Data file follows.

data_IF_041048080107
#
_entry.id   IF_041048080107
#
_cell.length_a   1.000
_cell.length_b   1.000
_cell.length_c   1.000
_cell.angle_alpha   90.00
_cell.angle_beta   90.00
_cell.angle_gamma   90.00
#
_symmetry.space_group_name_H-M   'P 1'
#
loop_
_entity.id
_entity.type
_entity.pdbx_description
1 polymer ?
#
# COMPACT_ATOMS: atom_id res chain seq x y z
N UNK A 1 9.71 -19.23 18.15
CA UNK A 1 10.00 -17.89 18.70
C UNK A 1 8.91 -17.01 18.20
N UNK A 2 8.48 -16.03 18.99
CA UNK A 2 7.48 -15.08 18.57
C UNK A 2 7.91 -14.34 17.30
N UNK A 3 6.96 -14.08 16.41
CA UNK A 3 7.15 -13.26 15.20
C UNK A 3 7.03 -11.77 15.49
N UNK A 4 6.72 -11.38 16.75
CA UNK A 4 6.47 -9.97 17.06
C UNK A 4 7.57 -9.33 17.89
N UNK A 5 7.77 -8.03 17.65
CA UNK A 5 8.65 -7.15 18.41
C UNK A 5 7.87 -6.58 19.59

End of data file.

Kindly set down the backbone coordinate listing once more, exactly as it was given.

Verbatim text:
data_IF_041048080107
#
_entry.id   IF_041048080107
#
_cell.length_a   1.000
_cell.length_b   1.000
_cell.length_c   1.000
_cell.angle_alpha   90.00
_cell.angle_beta   90.00
_cell.angle_gamma   90.00
#
_symmetry.space_group_name_H-M   'P 1'
#
loop_
_entity.id
_entity.type
_entity.pdbx_description
1 polymer ?
#
# COMPACT_ATOMS: atom_id res chain seq x y z
N UNK A 1 9.71 -19.23 18.15
CA UNK A 1 10.00 -17.89 18.70
C UNK A 1 8.91 -17.01 18.20
N UNK A 2 8.48 -16.03 18.99
CA UNK A 2 7.48 -15.08 18.57
C UNK A 2 7.91 -14.34 17.30
N UNK A 3 6.96 -14.08 16.41
CA UNK A 3 7.15 -13.26 15.20
C UNK A 3 7.03 -11.77 15.49
N UNK A 4 6.72 -11.38 16.75
CA UNK A 4 6.47 -9.97 17.06
C UNK A 4 7.57 -9.33 17.89
N UNK A 5 7.77 -8.03 17.65
CA UNK A 5 8.65 -7.15 18.41
C UNK A 5 7.87 -6.58 19.59